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An Urban Farm Tour

In June 2023, I attended the International Master Gardener Conference in Kansas. Here are a few highlights from the Pockets of Opportunity: An Urban Farm Tour

1st Stop: Kansas City Community Gardens |

More than garden plots for rent! Volunteers grow over 180,000 plants in the greenhouse to give away. They purchase bulk seed, package, and sell for 20¢/package.

Display Gardens:

- Curiosity Garden

- Grain Garden

- Herb Garden

- Giving Groves (fruit/nut trees)

- Pollinator Garden

- Beanstalk Children’s Garden

2nd Stop: Young Family Farm

A NAÏVE, couple (in their 20s) bought a very inexpensive home in Kansas City, MO. What they didn’t know:

- An interstate freeway cut the inner city neighborhood in two

- Homes were torn down

- Families moved out, the bad people moved in.

They noticed no one sat outside on their porch. Why? Bullets flew day and night. Drugs, prostitution, gang fights…surprise! They moved into a war zone.

What to do? Plant a garden! Land was cheap. Lots were selling for $1000. (The City tore down houses and decontaminated the soil.) Then the Youngs started organizing neighbors. Connecting with the elderly and families. A non-profit saw a glimmer of hope in this area and provided funding to build a community center.

Fast forward. The gangs have moved on (they were so intimidated, they sent spies to the community meetings to learn what was going on). The Youngs now grow vegetables on a few city lots around their home (the former war zone) to sell at the local farmer’s market. Neighbors are growing vegetables too. The death threats and flying bullets have stopped. Crime is declining rapidly, healthy eating is on the rise.

3rd Stop: Urban Farm

A nurse and gardener. This one man show grows a ton of food on a little more than one acre in the City. He bought and remodeled two homes. Rents one, lives in the other. He

plants vegetables on a third lot (home torn down/land decontaminated).

He calculates everything. Rows are 50, 100, and 150 ft. long. Why? Irrigation drip tapes are 50 ft increments. Rows are 30” wide. Why? His handheld harvester is 15” wide. He

can walk up a row and back down and the whole crop is harvested.

He spends 20 hours or less a week farming. Net profit from this business is $50,000/year. In his spare time he mentors other urban farmers and promotes healthcare through agriculture.

He only grows vegetables with short lives (lettuce, greens, etc.). The profit is less on vegetables that take longer to grow, beets, cauliflower, etc. His favorite supplier:

4th Stop: Westport Commons Farm

Cultivate KC began working to improve the soil in an old ball field. First it was decontaminated. Then planted with cover crops to build up the soil AND cows were brought in to keep things tidy and fertilize. Really, the cows were the public relations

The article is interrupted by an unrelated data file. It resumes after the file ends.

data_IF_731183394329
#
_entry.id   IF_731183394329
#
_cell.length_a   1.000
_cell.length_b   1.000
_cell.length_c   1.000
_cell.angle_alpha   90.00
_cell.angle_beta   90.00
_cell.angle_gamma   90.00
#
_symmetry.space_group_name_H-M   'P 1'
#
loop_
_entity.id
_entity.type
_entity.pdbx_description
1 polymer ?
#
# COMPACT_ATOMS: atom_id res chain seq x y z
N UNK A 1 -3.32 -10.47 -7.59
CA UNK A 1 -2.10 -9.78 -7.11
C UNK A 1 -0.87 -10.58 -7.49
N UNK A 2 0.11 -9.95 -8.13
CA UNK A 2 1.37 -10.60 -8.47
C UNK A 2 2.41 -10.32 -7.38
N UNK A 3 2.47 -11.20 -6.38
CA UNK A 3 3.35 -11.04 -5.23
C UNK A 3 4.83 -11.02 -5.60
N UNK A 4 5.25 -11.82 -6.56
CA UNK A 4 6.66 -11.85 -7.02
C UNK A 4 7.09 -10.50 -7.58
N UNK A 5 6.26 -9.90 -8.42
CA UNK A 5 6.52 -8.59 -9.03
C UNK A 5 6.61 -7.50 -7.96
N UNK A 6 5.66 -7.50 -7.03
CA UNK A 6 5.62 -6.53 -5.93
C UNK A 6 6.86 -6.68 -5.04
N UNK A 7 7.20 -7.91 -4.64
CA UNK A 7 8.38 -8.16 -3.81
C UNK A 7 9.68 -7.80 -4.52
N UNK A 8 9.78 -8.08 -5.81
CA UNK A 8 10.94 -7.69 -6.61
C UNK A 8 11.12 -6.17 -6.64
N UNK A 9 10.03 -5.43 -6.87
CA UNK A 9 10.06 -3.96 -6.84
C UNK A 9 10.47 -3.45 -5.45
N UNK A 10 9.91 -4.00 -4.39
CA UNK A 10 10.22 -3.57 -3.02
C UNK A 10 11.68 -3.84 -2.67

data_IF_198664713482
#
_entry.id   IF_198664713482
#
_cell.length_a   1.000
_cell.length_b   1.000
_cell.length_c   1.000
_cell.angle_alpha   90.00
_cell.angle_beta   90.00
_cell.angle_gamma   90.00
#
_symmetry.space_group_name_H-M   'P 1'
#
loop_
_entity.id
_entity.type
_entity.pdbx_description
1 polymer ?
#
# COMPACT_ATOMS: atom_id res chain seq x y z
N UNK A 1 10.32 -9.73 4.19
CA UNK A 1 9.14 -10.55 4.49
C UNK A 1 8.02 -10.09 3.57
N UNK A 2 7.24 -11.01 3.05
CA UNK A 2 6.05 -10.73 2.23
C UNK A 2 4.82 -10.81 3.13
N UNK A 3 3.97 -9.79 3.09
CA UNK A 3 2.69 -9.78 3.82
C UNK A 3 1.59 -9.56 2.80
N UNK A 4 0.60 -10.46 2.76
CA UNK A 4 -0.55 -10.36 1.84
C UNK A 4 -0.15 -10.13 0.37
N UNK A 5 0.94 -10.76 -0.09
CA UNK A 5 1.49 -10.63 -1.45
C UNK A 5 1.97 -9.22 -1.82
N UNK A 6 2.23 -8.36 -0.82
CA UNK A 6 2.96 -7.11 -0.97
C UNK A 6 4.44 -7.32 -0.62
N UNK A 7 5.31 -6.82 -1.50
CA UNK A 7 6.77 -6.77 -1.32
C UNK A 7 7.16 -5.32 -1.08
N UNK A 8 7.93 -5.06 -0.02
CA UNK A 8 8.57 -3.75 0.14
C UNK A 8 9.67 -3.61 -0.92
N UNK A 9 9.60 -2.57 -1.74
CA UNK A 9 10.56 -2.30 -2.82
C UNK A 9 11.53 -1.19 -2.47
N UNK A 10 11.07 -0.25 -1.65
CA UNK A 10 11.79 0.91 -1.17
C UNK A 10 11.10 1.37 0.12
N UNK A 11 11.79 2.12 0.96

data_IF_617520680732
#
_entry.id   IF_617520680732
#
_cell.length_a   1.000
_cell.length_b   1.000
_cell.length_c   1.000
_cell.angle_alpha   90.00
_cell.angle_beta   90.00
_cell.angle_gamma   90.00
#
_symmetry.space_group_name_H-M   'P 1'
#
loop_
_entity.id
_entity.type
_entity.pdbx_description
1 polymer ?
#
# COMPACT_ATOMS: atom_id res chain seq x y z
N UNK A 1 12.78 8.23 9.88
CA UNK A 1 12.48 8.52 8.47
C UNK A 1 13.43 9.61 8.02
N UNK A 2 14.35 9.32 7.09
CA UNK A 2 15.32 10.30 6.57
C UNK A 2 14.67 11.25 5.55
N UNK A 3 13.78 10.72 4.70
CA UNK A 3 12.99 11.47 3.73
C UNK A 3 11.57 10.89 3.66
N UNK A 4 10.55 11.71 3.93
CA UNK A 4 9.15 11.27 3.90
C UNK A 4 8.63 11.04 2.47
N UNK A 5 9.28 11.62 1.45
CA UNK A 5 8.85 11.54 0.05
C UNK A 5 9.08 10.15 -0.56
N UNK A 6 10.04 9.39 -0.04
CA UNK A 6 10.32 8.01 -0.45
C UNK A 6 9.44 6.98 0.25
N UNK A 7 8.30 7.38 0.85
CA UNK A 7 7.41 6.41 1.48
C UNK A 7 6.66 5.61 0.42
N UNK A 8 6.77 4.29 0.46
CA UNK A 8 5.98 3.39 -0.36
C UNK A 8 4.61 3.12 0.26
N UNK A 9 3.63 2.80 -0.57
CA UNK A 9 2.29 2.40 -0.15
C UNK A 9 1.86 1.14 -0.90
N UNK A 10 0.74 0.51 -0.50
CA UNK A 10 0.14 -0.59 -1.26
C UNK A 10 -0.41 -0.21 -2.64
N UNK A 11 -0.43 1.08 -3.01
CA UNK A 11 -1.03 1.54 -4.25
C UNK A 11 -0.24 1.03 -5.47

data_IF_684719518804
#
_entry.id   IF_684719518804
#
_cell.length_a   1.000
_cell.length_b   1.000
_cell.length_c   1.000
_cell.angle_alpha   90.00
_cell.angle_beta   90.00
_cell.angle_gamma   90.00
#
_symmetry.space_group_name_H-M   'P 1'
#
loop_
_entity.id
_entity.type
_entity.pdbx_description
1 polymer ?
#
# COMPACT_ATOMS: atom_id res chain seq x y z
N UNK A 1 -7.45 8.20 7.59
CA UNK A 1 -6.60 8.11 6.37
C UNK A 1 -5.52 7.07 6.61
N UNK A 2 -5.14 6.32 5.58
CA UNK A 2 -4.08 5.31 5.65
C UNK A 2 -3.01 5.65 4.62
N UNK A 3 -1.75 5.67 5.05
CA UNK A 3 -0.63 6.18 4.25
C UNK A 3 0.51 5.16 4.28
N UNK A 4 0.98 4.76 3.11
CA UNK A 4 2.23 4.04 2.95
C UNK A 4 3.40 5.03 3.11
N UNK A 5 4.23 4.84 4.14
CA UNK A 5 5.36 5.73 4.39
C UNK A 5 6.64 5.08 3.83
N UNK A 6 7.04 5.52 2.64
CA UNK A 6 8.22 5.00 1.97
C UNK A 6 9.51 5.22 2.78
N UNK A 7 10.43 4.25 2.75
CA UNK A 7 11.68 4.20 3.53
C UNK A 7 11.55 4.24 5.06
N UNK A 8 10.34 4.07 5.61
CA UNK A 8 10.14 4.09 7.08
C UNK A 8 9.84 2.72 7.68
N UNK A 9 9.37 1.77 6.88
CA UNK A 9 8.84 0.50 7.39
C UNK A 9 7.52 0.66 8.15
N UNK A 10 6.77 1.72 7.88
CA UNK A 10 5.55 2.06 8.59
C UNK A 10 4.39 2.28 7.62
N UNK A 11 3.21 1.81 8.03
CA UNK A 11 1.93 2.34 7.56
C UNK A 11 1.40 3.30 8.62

team to get people comfortable with gardens in the City. Who knew cows do more than eat and poo?

This 1.25 acre farm welcomes 1,000s of visitors and is a food and farming education hub and resource center for community growers. WCF manage an active composting drop-off site, a community greenhouse and gardens, a mobile tool library, and walk-in cooler (which is important in KC).

They also manage the New Roots for Refugees program. A 4-year training program for refugees. Check out more at

With home prices rebounding and the housing shortage, owners of the land are finishing plans to build an apartment complex on the land. Westport Commons will be moving. It has had a successful first five years and look forward to many more!

5th Stop: URBAVORE Farm

URBAVORE is a biologically diverse farmstead set on 13.5 acres in Kansas City’s urban core. The entire property is energy-independent and maintains systems for food production, waste, water, and shelter.

A young, naïve couple bought 13.5 acres of land in the inner city with the intention of changing the world. Many years later, they proved they can. URBAVORE is the largest farm in Kansas City. They raise and sell fruits and vegetables; ducks, chickens, and hogs; and run a citywide compost business which currently serves over 3,000 households.

Highlights of the tour:

- The owner’s home is built into the earth. Year round temperature is about 55°. They don’t have air conditioning and heat with a tiny wood cooking stove.

- Household water comes from a pond, is filtered through a sand pit, and zapped with ultraviolet light before entering the home. Grey water is used to irrigate the fields.

- The use of cover crops and silage tarps* (to kill the cover crop) prepare soil for planting. They use the no-till/drill method to decrease soil erosion, sequester carbon, retain microorganisms and water.

*Silage tarps heat the soil to kill vegetation and seeds. Micro bacteria move to cooler soil and return when conditions are cooler.


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